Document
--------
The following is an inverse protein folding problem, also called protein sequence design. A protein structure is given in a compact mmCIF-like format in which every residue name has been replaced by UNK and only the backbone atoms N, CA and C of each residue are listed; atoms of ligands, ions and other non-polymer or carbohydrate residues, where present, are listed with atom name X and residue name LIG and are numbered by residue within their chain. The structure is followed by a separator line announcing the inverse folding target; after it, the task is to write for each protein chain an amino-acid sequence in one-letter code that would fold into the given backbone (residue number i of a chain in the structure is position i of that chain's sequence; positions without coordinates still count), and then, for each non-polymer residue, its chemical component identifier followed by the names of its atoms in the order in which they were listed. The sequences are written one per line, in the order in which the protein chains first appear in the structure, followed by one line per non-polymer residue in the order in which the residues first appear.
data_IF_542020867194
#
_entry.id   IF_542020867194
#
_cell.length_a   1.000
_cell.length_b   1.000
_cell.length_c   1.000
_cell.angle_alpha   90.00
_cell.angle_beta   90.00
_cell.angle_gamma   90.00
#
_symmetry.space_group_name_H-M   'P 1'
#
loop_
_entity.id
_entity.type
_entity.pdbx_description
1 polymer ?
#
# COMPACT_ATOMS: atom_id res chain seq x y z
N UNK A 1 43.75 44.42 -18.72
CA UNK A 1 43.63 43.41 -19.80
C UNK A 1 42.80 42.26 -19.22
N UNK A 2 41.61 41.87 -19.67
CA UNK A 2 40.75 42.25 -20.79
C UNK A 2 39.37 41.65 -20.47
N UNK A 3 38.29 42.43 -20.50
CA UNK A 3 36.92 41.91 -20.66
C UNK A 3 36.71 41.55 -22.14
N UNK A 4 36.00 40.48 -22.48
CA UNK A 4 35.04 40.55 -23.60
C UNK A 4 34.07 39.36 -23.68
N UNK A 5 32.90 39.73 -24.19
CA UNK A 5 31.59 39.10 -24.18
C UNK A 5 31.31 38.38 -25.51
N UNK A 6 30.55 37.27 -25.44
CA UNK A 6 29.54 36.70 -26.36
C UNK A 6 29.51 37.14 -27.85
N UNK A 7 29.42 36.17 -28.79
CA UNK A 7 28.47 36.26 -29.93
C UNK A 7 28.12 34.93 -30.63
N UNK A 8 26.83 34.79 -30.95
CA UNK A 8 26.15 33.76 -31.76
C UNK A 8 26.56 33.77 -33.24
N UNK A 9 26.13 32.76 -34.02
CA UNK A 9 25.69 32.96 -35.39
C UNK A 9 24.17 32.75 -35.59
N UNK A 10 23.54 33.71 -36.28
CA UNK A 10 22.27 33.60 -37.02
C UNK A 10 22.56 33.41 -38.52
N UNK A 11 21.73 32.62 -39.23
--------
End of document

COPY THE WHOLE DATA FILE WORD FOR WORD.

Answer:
The following is an inverse protein folding problem, also called protein sequence design. A protein structure is given in a compact mmCIF-like format in which every residue name has been replaced by UNK and only the backbone atoms N, CA and C of each residue are listed; atoms of ligands, ions and other non-polymer or carbohydrate residues, where present, are listed with atom name X and residue name LIG and are numbered by residue within their chain. The structure is followed by a separator line announcing the inverse folding target; after it, the task is to write for each protein chain an amino-acid sequence in one-letter code that would fold into the given backbone (residue number i of a chain in the structure is position i of that chain's sequence; positions without coordinates still count), and then, for each non-polymer residue, its chemical component identifier followed by the names of its atoms in the order in which they were listed. The sequences are written one per line, in the order in which the protein chains first appear in the structure, followed by one line per non-polymer residue in the order in which the residues first appear.
data_IF_542020867194
#
_entry.id   IF_542020867194
#
_cell.length_a   1.000
_cell.length_b   1.000
_cell.length_c   1.000
_cell.angle_alpha   90.00
_cell.angle_beta   90.00
_cell.angle_gamma   90.00
#
_symmetry.space_group_name_H-M   'P 1'
#
loop_
_entity.id
_entity.type
_entity.pdbx_description
1 polymer ?
#
# COMPACT_ATOMS: atom_id res chain seq x y z
N UNK A 1 43.75 44.42 -18.72
CA UNK A 1 43.63 43.41 -19.80
C UNK A 1 42.80 42.26 -19.22
N UNK A 2 41.61 41.87 -19.67
CA UNK A 2 40.75 42.25 -20.79
C UNK A 2 39.37 41.65 -20.47
N UNK A 3 38.29 42.43 -20.50
CA UNK A 3 36.92 41.91 -20.66
C UNK A 3 36.71 41.55 -22.14
N UNK A 4 36.00 40.48 -22.48
CA UNK A 4 35.04 40.55 -23.60
C UNK A 4 34.07 39.36 -23.68
N UNK A 5 32.90 39.73 -24.19
CA UNK A 5 31.59 39.10 -24.18
C UNK A 5 31.31 38.38 -25.51
N UNK A 6 30.55 37.27 -25.44
CA UNK A 6 29.54 36.70 -26.36
C UNK A 6 29.51 37.14 -27.85
N UNK A 7 29.42 36.17 -28.79
CA UNK A 7 28.47 36.26 -29.93
C UNK A 7 28.12 34.93 -30.63
N UNK A 8 26.83 34.79 -30.95
CA UNK A 8 26.15 33.76 -31.76
C UNK A 8 26.56 33.77 -33.24
N UNK A 9 26.13 32.76 -34.02
CA UNK A 9 25.69 32.96 -35.39
C UNK A 9 24.17 32.75 -35.59
N UNK A 10 23.54 33.71 -36.28
CA UNK A 10 22.27 33.60 -37.02
C UNK A 10 22.56 33.41 -38.52
N UNK A 11 21.73 32.62 -39.23